Sadly, the vision hasn’t been fully realized yet, but the vision still lives. And that brings us back to Jesus’ question: to what shall we compare the kin-dom of God? It’s like a mustard seed.

You see, a small seed contains great possibilities. A tiny seed contains abundant life, and when that life takes root, it miraculously expands and grows into something bigger, better, more productive than that tiny seed seemed able to produce.

We may feel small, insignificant, overwhelmed; but within us is a great dream, a divine life, a wealth of possibilities. God’s anti-empire may not be manifest in our world yet, but the dream of it still lives within us. And we can let it take root and grow and flower. We can usher in a new world. The kin-dom of God may always be a work in progress, but we can make it a little more real day by day, year by year.

We don’t have a cure for AIDS yet, but we are closer than ever before. We don’t have world peace yet, but we can pray for it, work for it, believe in it, insist upon it, and keep the dream of it alive.
Marriage equality isn’t a universal reality yet, but more same-gender loving couples enjoy legal marriage in the world than at any point in history and that’s the kin-dom of God breaking through!

People are still targeted because of their race, men still try to colonize women’s bodies, the inequality of incarceration is our country’s great shame, the environment is under attack, and far too many people lack the food and shelter they need.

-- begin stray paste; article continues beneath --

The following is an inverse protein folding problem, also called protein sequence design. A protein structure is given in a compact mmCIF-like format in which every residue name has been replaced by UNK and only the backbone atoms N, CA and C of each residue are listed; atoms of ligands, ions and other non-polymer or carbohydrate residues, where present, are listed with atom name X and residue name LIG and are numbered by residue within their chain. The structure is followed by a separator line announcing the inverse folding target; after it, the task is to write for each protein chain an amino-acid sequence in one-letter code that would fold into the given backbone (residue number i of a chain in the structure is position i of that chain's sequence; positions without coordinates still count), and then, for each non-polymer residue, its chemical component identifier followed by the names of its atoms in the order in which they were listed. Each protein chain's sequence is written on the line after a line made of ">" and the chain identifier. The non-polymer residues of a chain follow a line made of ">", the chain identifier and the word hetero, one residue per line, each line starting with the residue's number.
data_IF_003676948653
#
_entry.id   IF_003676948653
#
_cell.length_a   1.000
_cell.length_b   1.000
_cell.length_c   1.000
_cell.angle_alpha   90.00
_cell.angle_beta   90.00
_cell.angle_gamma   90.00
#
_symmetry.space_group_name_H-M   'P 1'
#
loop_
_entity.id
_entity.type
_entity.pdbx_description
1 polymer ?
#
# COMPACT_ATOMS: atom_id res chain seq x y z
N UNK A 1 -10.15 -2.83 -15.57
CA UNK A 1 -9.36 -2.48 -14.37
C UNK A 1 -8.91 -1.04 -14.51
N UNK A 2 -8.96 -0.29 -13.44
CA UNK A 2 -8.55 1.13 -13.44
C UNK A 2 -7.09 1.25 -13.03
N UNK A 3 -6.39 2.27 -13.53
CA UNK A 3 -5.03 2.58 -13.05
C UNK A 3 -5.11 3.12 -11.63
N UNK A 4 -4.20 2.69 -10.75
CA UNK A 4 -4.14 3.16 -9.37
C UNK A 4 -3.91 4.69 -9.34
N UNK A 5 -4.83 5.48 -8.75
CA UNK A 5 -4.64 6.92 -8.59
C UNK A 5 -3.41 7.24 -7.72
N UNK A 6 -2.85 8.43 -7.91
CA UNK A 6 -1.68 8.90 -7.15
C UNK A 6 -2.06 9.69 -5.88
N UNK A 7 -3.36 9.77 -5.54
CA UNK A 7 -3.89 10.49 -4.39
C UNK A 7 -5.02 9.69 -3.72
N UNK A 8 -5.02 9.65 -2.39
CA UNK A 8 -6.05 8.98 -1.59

But the dream still lives. The seed still contains abundant life ready to spring forth. Jesus’ dream of a world that looks like God would have it is still in us. And we can continue to work together to give greater expression to that dream. We can be the dreamers that dream the dream into reality, or at least, usher the reality closer than it’s ever been.

Jesus lived for that dream. He died for that dream. And the stories of resurrection tell us that the dream could not be killed. We are now Christ in the world, the resurrected and returned body of Christ, and our job is to keep dreaming of and hoping for and working toward God’s kin-dom: a world of peace and plenty, joy and justice, hope and healing.

Will you dream Jesus’ dream with me?
Can you let yourself dream of every person finding a descent job, and those who can’t work being cared for with dignity?
Can you let yourself dream of cures being discovered for diseases, and people living with hope and joy even until cures are found?
Can you let yourself dream of conflicts being settled with diplomacy rather than human blood?
Can you let yourself dream of relationships and families being defined by love rather than by gender identities?
Can you let yourself dream of a different kind of church that will continue to lift up this outrageously radical dream of inclusion and fairness, a dream that Jesus called the kin-dom of God?

If so, the divine kin-dom is about to be experienced in our lives and in our world in ways never seen before; and this is the good news. Amen.
© Durrell Watkins 2015

I dream a dream of peace and plenty.
I dream a dream of joy and justice.
I dream a dream of hope and healing.
I am dreaming this dream into reality.
And so it is.